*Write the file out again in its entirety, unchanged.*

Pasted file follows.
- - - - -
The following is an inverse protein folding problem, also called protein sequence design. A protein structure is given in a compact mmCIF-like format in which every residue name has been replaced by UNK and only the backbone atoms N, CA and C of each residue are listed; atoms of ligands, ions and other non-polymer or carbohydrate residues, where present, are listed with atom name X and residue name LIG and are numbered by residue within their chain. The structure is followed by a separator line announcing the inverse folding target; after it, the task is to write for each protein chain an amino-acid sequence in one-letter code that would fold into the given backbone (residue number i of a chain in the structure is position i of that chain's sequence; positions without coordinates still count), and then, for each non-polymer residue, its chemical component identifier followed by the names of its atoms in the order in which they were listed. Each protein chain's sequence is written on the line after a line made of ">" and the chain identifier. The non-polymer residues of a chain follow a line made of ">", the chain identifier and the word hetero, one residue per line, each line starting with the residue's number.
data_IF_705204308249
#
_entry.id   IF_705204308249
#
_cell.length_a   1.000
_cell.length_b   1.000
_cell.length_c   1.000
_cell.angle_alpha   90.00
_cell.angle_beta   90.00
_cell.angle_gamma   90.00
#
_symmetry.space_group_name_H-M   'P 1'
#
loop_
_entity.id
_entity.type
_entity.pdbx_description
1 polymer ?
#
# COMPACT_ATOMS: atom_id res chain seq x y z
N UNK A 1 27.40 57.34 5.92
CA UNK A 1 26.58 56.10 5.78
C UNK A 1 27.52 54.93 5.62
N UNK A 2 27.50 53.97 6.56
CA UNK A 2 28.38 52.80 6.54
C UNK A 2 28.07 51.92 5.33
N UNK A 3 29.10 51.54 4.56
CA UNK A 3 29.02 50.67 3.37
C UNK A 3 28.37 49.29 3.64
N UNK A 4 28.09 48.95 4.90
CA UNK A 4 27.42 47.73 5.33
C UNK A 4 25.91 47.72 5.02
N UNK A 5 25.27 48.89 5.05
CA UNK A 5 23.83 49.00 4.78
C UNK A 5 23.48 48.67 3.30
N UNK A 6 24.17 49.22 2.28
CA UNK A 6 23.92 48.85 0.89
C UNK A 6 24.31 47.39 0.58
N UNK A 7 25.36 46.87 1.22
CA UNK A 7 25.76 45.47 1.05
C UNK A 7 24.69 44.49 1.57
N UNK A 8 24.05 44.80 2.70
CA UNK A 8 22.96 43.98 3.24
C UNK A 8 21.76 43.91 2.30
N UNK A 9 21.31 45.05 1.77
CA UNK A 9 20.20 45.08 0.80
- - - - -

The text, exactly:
The following is an inverse protein folding problem, also called protein sequence design. A protein structure is given in a compact mmCIF-like format in which every residue name has been replaced by UNK and only the backbone atoms N, CA and C of each residue are listed; atoms of ligands, ions and other non-polymer or carbohydrate residues, where present, are listed with atom name X and residue name LIG and are numbered by residue within their chain. The structure is followed by a separator line announcing the inverse folding target; after it, the task is to write for each protein chain an amino-acid sequence in one-letter code that would fold into the given backbone (residue number i of a chain in the structure is position i of that chain's sequence; positions without coordinates still count), and then, for each non-polymer residue, its chemical component identifier followed by the names of its atoms in the order in which they were listed. Each protein chain's sequence is written on the line after a line made of ">" and the chain identifier. The non-polymer residues of a chain follow a line made of ">", the chain identifier and the word hetero, one residue per line, each line starting with the residue's number.
data_IF_705204308249
#
_entry.id   IF_705204308249
#
_cell.length_a   1.000
_cell.length_b   1.000
_cell.length_c   1.000
_cell.angle_alpha   90.00
_cell.angle_beta   90.00
_cell.angle_gamma   90.00
#
_symmetry.space_group_name_H-M   'P 1'
#
loop_
_entity.id
_entity.type
_entity.pdbx_description
1 polymer ?
#
# COMPACT_ATOMS: atom_id res chain seq x y z
N UNK A 1 27.40 57.34 5.92
CA UNK A 1 26.58 56.10 5.78
C UNK A 1 27.52 54.93 5.62
N UNK A 2 27.50 53.97 6.56
CA UNK A 2 28.38 52.80 6.54
C UNK A 2 28.07 51.92 5.33
N UNK A 3 29.10 51.54 4.56
CA UNK A 3 29.02 50.67 3.37
C UNK A 3 28.37 49.29 3.64
N UNK A 4 28.09 48.95 4.90
CA UNK A 4 27.42 47.73 5.33
C UNK A 4 25.91 47.72 5.02
N UNK A 5 25.27 48.89 5.05
CA UNK A 5 23.83 49.00 4.78
C UNK A 5 23.48 48.67 3.30
N UNK A 6 24.17 49.22 2.28
CA UNK A 6 23.92 48.85 0.89
C UNK A 6 24.31 47.39 0.58
N UNK A 7 25.36 46.87 1.22
CA UNK A 7 25.76 45.47 1.05
C UNK A 7 24.69 44.49 1.57
N UNK A 8 24.05 44.80 2.70
CA UNK A 8 22.96 43.98 3.24
C UNK A 8 21.76 43.91 2.30
N UNK A 9 21.31 45.05 1.77
CA UNK A 9 20.20 45.08 0.80